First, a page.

The recovery of mystery impacts even philanthropy. Boxed in by the secular, and reduced down to measurable outcomes, recidivism rates, and impact reporting, philanthropy becomes mere do-goodism that eventually exhausts us, turning us against even those we serve. Smith states, “‘Before the reality of human shortcomings, philanthropy – the love of the human – can gradually come to be invested with contempt, hatred, aggression.’ (p. 697). While I’m motivated to help the poor and vulnerable and even the undeserving because of their inherent dignity, I’m at the same time quietly patting myself on the back, recognizing my moral superiority… It’s not long before “you become the monster, so the monster will not break you” (U2). Your philanthropy becomes misanthropy.”[8] In contrast, “…Taylor hints that acknowledging transcendence can actually relativize our expectations, thus guarding us against this fatigue, frustration, and inevitable misanthropy. So once again a subtle suggestion: maybe Christianity is less dangerous than liberalism.”[9]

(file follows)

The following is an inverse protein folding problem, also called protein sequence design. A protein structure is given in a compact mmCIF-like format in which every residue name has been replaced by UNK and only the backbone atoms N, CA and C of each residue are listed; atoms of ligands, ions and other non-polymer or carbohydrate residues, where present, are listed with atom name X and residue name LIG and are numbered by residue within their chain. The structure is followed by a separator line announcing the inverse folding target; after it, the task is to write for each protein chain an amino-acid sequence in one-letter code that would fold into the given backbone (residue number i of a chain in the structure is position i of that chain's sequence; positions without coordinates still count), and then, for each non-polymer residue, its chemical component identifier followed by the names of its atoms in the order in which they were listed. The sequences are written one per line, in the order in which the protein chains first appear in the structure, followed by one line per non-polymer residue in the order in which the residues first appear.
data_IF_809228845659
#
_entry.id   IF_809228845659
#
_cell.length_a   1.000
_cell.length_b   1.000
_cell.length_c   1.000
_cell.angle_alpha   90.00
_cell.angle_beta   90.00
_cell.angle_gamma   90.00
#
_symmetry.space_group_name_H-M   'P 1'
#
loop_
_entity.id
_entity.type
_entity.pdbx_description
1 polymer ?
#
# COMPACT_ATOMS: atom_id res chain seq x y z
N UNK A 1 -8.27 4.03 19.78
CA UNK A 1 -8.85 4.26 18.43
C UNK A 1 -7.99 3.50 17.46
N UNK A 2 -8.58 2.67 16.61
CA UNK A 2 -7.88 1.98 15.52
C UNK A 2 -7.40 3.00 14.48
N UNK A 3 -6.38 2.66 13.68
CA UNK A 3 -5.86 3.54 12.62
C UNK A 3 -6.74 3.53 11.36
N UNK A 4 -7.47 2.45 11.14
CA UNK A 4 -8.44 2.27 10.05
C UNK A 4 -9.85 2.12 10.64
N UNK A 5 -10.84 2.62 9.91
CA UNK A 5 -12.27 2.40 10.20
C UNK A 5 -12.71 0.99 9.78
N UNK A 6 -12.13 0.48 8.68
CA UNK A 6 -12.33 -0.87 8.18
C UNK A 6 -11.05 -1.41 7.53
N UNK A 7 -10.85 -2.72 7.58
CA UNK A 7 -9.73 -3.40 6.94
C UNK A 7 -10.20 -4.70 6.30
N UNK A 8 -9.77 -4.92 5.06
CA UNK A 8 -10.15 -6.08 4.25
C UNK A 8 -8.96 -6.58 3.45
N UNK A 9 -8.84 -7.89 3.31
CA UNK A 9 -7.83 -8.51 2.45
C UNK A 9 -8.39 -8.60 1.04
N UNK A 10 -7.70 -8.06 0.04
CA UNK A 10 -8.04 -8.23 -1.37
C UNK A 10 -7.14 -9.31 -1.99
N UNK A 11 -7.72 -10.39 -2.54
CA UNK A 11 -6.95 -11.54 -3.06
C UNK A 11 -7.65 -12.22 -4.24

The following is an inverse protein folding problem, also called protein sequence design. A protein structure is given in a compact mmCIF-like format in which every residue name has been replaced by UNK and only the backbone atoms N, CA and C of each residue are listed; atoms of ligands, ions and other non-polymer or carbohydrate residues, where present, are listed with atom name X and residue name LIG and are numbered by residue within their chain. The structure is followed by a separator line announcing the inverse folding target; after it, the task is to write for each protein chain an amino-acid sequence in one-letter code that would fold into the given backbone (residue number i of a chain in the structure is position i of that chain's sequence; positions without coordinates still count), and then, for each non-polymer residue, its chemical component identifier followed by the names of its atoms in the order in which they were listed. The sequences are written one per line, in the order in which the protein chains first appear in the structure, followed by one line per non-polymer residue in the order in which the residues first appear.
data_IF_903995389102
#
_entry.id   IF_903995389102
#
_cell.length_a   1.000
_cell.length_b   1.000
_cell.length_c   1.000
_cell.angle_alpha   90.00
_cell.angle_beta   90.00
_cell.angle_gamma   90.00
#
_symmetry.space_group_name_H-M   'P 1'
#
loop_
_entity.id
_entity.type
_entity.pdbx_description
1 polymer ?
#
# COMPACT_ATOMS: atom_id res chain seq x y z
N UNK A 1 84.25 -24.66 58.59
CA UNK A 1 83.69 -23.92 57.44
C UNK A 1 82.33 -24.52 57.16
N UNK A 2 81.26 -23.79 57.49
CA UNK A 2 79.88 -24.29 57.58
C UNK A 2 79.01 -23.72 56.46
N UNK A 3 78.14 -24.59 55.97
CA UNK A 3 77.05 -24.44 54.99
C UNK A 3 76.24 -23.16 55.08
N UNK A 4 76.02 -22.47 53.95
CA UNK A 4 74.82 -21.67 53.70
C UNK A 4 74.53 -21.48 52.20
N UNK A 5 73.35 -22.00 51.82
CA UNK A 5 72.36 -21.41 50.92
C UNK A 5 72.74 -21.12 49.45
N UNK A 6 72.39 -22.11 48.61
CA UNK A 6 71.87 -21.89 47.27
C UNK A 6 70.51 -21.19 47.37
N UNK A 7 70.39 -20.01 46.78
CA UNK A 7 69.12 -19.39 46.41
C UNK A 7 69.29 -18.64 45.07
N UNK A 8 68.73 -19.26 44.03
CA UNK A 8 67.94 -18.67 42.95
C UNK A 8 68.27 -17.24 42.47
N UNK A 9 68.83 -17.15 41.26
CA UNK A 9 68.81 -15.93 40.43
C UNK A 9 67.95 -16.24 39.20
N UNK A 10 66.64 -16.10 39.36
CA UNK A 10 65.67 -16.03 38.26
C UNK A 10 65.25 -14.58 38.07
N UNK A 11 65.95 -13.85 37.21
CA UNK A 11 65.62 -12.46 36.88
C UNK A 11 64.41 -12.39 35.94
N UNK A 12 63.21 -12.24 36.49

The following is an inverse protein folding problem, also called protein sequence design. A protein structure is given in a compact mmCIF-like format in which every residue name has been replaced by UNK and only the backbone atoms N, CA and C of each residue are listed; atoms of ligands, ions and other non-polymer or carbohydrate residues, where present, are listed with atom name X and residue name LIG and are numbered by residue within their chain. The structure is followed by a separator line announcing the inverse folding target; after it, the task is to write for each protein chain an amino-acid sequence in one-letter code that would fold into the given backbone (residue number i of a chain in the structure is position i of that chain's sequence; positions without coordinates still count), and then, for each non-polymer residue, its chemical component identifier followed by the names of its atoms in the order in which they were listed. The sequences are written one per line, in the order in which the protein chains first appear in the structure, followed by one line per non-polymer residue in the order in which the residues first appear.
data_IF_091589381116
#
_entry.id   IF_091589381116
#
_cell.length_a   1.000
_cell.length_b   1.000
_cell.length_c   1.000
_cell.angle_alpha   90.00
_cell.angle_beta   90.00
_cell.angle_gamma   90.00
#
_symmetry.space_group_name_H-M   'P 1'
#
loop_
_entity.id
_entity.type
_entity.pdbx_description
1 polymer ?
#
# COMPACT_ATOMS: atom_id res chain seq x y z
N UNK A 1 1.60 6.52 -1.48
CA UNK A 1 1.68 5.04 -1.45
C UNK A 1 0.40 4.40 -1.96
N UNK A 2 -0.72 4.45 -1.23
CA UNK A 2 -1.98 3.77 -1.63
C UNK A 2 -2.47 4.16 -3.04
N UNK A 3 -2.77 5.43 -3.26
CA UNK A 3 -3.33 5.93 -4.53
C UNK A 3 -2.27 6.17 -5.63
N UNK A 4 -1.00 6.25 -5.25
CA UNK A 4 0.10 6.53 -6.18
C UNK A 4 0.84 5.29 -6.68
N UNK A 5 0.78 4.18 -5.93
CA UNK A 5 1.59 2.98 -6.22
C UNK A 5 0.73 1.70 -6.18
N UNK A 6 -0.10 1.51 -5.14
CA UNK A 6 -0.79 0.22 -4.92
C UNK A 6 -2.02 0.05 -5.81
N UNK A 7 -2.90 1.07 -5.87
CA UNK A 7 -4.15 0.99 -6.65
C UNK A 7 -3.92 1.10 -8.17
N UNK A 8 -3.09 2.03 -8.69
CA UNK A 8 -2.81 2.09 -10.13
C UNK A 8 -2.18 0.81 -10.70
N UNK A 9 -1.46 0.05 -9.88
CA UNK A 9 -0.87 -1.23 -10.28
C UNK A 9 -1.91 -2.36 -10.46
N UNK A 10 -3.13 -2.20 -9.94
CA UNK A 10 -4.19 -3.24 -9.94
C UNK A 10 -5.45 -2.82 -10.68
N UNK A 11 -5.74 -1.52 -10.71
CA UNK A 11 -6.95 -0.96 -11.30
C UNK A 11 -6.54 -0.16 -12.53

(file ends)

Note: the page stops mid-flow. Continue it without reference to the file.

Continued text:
This is good news and an encouragement as I work alongside people of faith, trapped in a secular age and often fatigued, yet longing for their philanthropy to mean more than tangible impact. In the light of a flickering candle and with whispered prayer, perhaps Christian giving can become truly transformative for our world.

_________________________________________

[1] T.S. Eliot, “The Waste Land” (1922). Accessed on January 17, 2019. https://www.poetryfoundation.org/poems/47311/the-waste-land.

[2] James K.A. Smith, How (not) to Be Secular: Reading Charles Taylor (Grand Rapids, MI: Eerdmans, 2014), 138.

[3] Charles Taylor, A Secular Age (Cambridge, MA: Belknap Press of Harvard University Press, 2007), 770.

[4] Taylor, 770.

[5] P.E. Gordon, “The Place of the Sacred in the Absence of God: Charles Taylor’s A Secular Age”, Journal of the History of Ideas, 69(4) (2008), 651. Accessed on January 17, 2019. https://georgefox.idm.oclc.org/login?url=https://search-proquest-com.georgefox.idm.oclc.org/docview/203369863?accountid=11085.